Steve Jobs's new trick: the Apple tablet
Apple is reportedly poised to launch a tablet computer – small enough to carry in a handbag or briefcase but big enough to comfortably surf the web, read newspapers and watch films. It could be Apple's latest billion-dollar jackpot.
Apple product launches are celebrated rituals where the talismanic Jobs, in black sweater and jeans, stands on a stage in San Francisco and unveils the company's latest innovation, cheered by adulatory crowds with near religious fervour. The Californian giant has sold more 200 million iPods since their launch in 2001.
Famously secretive, Apple has refused to comment on the tablet speculation. But Tim Cook, its chief operating officer, recently hinted that the company was working on something "very innovative". Jobs – now back at work after a six-month leave of absence following a liver transplant – is thought to have been personally involved in the development of the device over the past two years.
The tablet is rumoured to be any size and scale between the iPhone and the MacBook laptop. Some have described the tablet as a "Kindle-killer", potentially usurping the Amazon Kindle and other electronic book readers. It would be billed as a solution for people who work a lot on the move but don't want to carry a laptop. What experts believe would set the tablet apart would be that, instead of a keyboard, it would use a touch-sensitive screen. Kahney said: "Apple will totally rejig the computing experience. You won't manipulate a keyboard and mouse any more but rather use an intuitive touchscreen. It will very tactile. It will be a whole new paradigm."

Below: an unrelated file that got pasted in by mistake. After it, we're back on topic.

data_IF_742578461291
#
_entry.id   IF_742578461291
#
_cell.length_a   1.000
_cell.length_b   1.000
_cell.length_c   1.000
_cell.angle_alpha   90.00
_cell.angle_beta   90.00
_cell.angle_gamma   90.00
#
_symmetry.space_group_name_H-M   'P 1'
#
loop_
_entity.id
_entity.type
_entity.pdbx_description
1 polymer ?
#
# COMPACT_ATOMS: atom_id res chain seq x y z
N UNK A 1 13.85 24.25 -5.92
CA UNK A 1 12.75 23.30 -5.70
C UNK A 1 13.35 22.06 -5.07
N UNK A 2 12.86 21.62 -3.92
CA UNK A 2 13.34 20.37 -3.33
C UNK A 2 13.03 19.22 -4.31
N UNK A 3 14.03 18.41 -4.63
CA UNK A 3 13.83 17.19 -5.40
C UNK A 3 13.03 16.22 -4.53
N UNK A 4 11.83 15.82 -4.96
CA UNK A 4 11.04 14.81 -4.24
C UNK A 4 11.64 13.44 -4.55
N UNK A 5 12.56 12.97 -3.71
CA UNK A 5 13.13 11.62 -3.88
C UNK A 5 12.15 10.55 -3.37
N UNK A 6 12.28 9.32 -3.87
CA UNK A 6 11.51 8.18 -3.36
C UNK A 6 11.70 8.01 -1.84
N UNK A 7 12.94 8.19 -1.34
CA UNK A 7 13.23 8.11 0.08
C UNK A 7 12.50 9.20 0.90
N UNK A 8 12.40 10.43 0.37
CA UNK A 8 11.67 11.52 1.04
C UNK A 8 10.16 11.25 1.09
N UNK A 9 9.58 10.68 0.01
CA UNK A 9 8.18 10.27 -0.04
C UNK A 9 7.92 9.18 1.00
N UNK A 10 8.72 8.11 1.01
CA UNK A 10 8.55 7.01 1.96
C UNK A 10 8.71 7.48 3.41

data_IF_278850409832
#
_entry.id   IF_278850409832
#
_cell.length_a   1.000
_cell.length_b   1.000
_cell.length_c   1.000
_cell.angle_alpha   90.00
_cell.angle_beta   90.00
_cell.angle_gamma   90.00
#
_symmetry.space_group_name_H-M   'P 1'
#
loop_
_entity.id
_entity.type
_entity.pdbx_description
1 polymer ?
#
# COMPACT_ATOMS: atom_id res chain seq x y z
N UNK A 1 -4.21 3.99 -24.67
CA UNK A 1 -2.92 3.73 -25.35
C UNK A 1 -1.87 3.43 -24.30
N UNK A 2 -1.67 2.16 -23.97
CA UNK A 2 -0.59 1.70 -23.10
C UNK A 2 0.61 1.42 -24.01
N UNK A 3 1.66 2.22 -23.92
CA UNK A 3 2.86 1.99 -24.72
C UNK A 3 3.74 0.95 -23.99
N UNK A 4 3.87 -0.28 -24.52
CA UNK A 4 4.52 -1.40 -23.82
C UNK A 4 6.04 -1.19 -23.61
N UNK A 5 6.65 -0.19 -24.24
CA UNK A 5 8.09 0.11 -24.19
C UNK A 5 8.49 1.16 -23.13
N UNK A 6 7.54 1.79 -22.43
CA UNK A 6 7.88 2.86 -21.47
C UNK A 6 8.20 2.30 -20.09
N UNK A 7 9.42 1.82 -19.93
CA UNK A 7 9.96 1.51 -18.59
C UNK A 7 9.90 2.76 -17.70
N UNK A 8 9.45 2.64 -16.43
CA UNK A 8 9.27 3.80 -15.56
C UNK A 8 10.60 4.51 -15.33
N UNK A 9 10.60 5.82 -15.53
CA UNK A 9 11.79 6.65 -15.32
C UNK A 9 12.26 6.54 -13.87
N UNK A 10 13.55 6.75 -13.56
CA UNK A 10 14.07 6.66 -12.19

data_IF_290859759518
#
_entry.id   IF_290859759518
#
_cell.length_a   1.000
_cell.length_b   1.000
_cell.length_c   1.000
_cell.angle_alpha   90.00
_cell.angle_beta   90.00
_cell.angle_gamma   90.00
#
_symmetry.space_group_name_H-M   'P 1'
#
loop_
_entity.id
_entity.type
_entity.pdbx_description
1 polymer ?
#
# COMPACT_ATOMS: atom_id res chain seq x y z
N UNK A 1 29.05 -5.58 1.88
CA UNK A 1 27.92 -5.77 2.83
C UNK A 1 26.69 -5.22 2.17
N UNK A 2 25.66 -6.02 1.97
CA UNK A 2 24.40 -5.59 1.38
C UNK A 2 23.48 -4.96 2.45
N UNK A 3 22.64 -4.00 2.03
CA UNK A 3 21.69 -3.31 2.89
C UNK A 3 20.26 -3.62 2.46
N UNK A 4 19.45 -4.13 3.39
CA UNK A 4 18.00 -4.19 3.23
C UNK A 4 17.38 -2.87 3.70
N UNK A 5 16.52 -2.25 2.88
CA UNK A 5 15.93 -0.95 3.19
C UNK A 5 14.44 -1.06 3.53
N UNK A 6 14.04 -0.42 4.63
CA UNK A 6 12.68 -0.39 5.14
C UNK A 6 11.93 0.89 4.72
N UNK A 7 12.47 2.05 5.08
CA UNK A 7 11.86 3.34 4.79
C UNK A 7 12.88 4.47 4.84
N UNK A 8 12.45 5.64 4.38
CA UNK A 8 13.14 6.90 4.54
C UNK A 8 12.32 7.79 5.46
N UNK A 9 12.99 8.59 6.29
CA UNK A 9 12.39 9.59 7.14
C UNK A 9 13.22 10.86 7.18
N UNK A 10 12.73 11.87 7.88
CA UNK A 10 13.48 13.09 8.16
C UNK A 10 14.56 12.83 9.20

It might also prove the launchpad for an "iTunes for newspapers", allowing commuters to read news on screen instead of in print. Even magazines might be reproduced convincingly on the high-resolution screen. Kahney said: "Instead of reading a review of a band, you could have audio and video embedded and listen to them and watch them being interviewed."
He estimated that an Apple tablet, with an onscreen keyboard like the iPhone, would cost around $600 (£363), putting it between the highest-end iPod Touch at $399 and the MacBook, which starts at $999. At $600, Munster calculated that sales of 2 million tablets could add $1.2bn (£727m) to Apple's sales next year.
From Media Guardian